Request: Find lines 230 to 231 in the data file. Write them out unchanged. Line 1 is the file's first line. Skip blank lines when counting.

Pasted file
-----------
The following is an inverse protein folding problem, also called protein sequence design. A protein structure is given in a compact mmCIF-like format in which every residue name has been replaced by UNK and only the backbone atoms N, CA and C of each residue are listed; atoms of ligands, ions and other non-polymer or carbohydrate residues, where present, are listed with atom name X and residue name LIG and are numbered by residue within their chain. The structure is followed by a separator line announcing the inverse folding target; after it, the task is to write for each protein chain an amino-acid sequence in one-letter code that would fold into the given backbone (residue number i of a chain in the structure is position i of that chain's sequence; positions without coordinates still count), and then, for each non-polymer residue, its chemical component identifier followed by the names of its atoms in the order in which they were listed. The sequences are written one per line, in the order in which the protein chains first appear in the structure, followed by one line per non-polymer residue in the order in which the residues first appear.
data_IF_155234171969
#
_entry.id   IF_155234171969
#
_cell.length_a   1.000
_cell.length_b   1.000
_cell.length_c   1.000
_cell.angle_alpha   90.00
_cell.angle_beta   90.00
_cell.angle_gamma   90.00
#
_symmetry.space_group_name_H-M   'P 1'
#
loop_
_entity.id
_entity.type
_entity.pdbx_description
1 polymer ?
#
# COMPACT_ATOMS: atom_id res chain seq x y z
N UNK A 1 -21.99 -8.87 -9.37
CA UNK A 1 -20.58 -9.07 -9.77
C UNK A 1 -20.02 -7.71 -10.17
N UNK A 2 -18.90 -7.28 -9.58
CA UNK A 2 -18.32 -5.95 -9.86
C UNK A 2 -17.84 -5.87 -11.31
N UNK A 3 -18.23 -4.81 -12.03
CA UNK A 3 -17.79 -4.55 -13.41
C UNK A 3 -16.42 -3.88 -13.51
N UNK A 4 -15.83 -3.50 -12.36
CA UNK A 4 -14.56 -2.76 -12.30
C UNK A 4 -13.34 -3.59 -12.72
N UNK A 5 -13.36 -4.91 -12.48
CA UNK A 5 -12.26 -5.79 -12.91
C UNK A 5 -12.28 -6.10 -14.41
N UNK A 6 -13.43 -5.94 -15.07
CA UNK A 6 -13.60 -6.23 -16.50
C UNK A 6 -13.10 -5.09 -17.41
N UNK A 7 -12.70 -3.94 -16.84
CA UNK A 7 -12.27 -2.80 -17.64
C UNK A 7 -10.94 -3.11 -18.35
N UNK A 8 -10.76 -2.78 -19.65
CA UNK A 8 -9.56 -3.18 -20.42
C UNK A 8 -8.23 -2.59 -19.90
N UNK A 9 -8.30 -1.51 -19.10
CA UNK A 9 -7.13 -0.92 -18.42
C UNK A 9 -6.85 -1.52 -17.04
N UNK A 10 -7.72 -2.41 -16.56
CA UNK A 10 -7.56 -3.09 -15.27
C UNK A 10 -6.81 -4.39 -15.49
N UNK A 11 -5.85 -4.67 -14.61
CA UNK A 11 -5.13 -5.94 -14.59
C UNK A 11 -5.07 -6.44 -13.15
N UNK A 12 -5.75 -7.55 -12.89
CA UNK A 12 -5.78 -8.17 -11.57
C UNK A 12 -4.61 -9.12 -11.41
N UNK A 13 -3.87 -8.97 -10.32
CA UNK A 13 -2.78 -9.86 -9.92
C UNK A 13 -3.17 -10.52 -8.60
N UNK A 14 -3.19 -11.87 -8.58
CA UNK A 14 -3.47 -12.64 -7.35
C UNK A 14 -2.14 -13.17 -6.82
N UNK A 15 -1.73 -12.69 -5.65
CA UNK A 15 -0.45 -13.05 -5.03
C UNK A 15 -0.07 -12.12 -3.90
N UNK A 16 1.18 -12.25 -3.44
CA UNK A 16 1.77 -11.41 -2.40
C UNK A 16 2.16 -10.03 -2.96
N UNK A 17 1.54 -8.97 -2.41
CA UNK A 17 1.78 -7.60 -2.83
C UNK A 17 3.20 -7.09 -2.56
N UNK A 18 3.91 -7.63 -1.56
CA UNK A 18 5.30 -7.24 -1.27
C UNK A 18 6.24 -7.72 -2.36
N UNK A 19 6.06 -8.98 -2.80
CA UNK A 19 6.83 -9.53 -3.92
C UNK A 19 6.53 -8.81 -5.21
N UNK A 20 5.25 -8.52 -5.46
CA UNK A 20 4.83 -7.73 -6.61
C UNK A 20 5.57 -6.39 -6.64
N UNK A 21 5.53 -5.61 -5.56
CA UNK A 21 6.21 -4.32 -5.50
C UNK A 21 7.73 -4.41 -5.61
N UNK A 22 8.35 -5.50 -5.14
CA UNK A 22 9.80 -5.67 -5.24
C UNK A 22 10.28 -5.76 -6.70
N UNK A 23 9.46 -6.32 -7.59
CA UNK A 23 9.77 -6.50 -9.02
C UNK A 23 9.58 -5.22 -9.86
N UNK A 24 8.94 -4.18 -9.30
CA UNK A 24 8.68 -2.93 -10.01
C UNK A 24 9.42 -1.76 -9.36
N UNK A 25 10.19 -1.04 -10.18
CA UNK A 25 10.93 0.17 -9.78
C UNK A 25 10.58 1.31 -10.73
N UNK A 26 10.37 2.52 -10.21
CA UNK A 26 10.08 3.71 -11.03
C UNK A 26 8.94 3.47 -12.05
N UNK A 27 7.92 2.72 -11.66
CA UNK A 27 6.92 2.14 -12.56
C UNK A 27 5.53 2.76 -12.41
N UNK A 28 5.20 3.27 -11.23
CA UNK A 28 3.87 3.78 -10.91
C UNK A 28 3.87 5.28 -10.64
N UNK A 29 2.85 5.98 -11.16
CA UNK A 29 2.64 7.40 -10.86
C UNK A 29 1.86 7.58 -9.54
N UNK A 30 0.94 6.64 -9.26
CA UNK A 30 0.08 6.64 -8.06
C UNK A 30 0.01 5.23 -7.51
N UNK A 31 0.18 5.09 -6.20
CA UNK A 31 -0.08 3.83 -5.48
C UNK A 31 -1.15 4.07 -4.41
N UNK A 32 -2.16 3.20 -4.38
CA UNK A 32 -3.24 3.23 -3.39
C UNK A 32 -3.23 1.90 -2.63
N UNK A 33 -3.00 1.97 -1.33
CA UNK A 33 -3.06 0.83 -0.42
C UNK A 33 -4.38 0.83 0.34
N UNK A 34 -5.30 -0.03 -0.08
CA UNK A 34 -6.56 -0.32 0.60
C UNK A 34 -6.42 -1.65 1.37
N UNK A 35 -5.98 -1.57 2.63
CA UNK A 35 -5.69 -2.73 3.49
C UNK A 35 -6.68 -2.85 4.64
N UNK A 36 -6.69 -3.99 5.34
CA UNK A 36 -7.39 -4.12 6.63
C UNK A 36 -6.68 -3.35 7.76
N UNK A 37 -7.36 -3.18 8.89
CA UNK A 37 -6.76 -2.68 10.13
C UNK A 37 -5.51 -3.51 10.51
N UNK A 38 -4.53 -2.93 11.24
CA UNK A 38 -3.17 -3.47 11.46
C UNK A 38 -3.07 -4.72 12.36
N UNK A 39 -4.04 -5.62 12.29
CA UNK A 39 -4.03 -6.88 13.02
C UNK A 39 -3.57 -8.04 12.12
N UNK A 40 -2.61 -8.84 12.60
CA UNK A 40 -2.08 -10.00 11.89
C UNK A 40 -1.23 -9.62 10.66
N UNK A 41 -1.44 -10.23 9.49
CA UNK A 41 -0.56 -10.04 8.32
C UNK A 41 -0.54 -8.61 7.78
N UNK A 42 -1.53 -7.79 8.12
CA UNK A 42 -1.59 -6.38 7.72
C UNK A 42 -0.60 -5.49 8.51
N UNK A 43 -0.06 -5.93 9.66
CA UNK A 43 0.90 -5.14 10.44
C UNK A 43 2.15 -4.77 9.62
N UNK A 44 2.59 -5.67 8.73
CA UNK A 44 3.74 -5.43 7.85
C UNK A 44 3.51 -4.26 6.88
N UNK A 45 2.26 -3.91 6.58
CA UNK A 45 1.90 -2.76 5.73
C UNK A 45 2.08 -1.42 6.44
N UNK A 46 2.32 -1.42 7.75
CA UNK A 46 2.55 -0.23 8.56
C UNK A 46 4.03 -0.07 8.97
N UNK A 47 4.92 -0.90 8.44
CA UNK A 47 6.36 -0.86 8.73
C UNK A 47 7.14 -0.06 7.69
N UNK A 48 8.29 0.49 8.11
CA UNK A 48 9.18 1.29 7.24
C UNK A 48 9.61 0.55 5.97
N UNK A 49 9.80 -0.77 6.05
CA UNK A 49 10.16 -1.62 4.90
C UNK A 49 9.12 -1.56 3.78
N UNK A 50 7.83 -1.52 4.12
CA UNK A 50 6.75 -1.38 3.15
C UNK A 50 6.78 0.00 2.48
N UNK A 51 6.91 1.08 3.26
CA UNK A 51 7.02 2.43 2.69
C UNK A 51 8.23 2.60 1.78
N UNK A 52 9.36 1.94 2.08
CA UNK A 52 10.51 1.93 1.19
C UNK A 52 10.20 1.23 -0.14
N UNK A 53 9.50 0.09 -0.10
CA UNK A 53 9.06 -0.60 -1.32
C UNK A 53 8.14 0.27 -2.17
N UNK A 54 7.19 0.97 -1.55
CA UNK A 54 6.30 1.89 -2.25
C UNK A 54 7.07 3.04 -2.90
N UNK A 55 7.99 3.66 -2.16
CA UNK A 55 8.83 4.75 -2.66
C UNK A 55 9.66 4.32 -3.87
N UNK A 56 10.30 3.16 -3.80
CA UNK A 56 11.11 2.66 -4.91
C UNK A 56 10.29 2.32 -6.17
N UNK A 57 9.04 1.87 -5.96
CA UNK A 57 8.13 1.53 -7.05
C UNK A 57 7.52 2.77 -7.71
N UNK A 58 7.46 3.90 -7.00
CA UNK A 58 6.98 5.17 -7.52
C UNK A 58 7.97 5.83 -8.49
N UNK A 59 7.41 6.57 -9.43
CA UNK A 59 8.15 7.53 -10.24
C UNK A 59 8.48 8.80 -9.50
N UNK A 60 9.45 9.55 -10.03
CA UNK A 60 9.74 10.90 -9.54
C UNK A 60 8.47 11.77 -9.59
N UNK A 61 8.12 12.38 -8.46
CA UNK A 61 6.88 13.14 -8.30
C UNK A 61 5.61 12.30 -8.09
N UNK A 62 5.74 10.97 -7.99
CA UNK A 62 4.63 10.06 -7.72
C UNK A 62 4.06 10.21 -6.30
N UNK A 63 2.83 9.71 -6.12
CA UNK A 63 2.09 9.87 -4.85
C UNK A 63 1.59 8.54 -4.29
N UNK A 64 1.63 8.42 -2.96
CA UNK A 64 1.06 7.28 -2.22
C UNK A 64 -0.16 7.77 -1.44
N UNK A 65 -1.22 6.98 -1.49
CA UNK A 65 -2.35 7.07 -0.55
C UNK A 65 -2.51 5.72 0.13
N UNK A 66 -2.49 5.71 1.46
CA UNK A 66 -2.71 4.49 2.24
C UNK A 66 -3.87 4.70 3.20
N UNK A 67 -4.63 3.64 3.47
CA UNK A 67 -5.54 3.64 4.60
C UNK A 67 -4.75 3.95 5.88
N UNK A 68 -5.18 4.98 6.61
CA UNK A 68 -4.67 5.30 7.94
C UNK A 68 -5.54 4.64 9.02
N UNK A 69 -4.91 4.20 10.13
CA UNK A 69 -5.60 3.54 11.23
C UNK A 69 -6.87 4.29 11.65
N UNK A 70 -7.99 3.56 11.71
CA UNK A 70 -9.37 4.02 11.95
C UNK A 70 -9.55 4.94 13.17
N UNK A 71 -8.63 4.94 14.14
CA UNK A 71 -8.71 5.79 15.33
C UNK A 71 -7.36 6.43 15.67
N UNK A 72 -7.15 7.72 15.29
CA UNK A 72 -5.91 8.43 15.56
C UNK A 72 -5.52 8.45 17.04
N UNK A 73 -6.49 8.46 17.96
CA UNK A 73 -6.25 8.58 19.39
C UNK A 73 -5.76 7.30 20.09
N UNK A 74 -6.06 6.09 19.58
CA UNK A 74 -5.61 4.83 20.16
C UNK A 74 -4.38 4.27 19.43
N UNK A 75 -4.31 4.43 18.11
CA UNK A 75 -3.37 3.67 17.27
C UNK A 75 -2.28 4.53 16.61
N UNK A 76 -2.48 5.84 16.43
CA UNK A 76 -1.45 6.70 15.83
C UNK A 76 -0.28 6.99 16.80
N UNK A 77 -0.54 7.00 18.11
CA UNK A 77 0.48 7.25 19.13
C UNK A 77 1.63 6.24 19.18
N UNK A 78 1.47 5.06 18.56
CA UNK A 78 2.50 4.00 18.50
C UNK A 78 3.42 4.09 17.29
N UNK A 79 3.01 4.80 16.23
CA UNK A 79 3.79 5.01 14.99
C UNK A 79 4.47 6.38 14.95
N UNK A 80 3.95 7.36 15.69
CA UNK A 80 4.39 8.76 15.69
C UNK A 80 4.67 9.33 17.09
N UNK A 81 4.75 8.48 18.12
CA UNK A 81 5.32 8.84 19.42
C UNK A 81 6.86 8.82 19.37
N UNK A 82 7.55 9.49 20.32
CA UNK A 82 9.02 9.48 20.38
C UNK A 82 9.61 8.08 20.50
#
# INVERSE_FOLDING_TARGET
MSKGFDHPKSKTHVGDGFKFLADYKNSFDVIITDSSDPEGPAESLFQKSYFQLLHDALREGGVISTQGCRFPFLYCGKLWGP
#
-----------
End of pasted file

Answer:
CA UNK A 70 -9.37 4.02 11.95
C UNK A 70 -9.55 4.94 13.17